Are you considering applying to pharmacy school but are concerned about job prospects when you graduate? Join us on Wednesday, July 28th at 8 PM Eastern to hear from three PharmDs about their experiences and options outside of retail pharmacy.
Any EM attendings on here done it? I have heard some things about it and saying it can make a difference as far as writeoffs, etc, but not so much in CA. Just wanted to get some input.
excellent inquiry. in this light, i'm also curious about fees paid to hospitals. EP's, as i have known them, are clients of the hospital. that being said, what is the trade-off for the hospital? just services? no way . . . there has to be more than an honor system. anyone feel like elaborating?
I know one EP who really believes in his irrevocable trust. Another EP in my group wishes he never did it because it has been expensive and turned into a complicated tax nightmare. I have talked to several lawyers who sell irrevocable trusts and they all admit that they are not iron clad shields from liability. If someone gets the big verdict against you they may be able to pierce the trust and get your anyway. I've heard more than once that if it is obvious to the court (no one can define "obvious" but that's why lawyers are lawyers) that the trust exists primarily as a device for asset protection they'll break the trust for the plaintiff.A crusty old OB/GYN attending at Riverside swears by the irrevocable trust. Apparently the trust will protect any assets from malpractice suits, or divorce.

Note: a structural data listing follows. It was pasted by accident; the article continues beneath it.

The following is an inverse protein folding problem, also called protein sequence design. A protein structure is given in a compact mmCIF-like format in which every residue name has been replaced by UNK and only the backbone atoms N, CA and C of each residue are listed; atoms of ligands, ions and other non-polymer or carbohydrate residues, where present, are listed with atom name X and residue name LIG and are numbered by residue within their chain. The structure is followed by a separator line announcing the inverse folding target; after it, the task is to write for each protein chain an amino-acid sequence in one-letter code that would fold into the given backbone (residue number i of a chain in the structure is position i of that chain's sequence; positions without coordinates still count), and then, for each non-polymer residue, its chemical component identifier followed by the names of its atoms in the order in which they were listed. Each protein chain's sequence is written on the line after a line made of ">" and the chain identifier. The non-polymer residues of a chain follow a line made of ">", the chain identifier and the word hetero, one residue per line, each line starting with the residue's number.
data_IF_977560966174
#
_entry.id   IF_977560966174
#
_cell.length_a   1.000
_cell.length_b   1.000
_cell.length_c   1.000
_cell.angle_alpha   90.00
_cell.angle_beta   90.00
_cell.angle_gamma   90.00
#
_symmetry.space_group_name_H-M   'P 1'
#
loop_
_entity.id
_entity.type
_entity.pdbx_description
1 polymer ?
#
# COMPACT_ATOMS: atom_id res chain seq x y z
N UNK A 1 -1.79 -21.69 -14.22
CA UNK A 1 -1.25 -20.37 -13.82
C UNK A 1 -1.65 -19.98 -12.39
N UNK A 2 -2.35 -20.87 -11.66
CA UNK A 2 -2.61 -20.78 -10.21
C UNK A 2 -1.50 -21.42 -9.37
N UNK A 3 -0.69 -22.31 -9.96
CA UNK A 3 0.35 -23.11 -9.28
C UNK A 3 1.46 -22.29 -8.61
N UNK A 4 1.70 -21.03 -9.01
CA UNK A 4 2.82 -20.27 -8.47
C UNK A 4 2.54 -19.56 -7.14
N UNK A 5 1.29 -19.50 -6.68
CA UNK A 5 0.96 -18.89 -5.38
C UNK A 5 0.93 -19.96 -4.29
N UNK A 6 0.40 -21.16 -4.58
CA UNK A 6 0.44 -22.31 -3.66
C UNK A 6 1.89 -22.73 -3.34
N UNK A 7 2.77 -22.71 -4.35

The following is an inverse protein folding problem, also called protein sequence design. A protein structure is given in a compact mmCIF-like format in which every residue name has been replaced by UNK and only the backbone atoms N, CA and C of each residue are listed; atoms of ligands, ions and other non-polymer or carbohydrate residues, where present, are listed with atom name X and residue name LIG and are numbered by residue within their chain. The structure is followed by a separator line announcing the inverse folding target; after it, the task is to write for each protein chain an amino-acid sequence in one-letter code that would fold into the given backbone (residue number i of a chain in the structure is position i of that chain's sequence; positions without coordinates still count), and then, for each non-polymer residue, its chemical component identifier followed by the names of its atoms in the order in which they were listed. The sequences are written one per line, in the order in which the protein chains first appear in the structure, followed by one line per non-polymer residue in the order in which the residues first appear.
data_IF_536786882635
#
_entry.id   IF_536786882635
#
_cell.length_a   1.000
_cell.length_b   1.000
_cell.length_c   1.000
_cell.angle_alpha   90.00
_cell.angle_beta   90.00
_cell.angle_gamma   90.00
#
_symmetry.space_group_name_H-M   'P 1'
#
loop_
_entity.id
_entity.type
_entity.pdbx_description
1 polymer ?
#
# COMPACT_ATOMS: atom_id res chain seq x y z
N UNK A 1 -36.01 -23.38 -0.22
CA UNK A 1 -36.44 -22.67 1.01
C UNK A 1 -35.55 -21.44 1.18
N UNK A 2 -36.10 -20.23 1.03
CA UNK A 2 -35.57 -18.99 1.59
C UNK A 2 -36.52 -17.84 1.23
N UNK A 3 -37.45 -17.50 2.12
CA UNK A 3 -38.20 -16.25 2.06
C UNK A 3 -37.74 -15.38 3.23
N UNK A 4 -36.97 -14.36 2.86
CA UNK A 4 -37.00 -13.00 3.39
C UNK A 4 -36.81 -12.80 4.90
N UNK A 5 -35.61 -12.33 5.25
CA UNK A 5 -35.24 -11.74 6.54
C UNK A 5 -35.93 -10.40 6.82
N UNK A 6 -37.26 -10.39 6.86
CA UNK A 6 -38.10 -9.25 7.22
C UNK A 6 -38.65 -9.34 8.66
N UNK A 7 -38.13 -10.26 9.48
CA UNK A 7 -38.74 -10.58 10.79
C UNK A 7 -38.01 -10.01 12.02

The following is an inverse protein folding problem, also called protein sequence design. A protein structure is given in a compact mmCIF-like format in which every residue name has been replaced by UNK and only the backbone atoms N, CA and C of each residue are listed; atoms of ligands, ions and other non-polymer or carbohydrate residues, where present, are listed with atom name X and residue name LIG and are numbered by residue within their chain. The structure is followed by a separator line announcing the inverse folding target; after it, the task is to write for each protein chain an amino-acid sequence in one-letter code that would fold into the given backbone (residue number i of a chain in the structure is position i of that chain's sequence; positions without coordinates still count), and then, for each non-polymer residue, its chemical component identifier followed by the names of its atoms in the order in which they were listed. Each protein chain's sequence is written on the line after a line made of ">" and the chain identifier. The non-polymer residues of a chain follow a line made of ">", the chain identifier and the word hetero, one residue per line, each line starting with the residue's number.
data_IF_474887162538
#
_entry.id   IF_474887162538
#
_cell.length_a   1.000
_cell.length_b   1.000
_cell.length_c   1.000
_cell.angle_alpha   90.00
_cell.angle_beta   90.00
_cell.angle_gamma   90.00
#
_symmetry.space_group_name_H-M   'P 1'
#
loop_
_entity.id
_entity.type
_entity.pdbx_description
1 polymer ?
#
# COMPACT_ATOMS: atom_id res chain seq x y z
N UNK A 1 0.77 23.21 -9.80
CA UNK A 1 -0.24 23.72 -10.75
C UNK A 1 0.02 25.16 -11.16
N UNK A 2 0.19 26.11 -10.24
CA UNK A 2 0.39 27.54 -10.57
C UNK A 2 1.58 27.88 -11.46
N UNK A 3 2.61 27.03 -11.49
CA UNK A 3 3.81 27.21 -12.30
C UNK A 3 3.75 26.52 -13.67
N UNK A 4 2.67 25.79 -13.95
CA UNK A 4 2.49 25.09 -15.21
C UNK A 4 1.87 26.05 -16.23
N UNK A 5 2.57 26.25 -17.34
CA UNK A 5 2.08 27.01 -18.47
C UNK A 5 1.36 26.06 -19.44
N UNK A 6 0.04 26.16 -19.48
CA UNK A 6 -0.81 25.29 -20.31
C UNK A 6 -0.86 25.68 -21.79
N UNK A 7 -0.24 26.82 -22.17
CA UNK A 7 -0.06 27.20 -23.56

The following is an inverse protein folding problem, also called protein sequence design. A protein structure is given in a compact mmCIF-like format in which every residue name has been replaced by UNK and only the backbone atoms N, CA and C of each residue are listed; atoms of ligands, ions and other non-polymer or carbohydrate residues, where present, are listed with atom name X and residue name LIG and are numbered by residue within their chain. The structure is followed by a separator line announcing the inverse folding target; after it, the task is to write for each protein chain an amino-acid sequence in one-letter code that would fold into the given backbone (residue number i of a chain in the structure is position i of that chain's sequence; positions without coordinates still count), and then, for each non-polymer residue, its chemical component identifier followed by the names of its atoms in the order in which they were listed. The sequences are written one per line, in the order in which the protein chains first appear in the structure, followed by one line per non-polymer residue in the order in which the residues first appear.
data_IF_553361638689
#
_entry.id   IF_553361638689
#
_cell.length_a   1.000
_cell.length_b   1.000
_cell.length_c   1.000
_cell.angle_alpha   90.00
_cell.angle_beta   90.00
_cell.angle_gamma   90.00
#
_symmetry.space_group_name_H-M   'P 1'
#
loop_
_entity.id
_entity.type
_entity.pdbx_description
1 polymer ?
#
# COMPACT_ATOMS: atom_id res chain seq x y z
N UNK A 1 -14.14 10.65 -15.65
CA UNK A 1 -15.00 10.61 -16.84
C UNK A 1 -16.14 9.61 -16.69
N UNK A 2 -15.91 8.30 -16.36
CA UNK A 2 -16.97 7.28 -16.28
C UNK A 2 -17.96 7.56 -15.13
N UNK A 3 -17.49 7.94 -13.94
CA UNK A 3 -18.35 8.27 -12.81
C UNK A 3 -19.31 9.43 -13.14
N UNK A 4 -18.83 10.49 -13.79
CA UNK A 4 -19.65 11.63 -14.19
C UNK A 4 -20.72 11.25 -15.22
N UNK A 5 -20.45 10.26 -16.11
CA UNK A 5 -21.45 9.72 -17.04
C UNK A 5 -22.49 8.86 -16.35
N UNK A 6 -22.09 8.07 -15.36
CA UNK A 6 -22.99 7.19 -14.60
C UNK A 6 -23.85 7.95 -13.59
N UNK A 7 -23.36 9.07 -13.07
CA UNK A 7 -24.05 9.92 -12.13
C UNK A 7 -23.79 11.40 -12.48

If what he says is true, it sounds like a great option for most EM physicians who are in one of the highest liability professions. You appoint someone other than yourself to control the trust, and then you can put all, or a portion of your wages into the trust. Since the trust is its own entity, and you are not solely responsible for managing it, malpractice lawyers supposedly can't get at it. The only downside to the trust is that every time you want to withdraw funds or make a purchase you have to have written authorization from the trustee manager.
A crusty old OB/GYN attending at Riverside swears by the irrevocable trust...... The only downside to the trust is that every time you want to withdraw funds or make a purchase .
Um...no. Irrevocable means just that. You can't withdraw funds or make a purchase with that money. There is such a thing as a revocable trust, but I'm not sure you get quite as much legal protection for it.
If you can't withdraw money, then what's the point? Surely the person managing the trust (someone other than the physician) must be able to use the funds.
I have an irrevocable trust set up in my kids' names. That way, the drunk who manages to get my life's savings won't be able to get my kids' college money. Granted, I can't use that money to buy that new Corvette, but that's not really the point of the funds so it isn't a problem.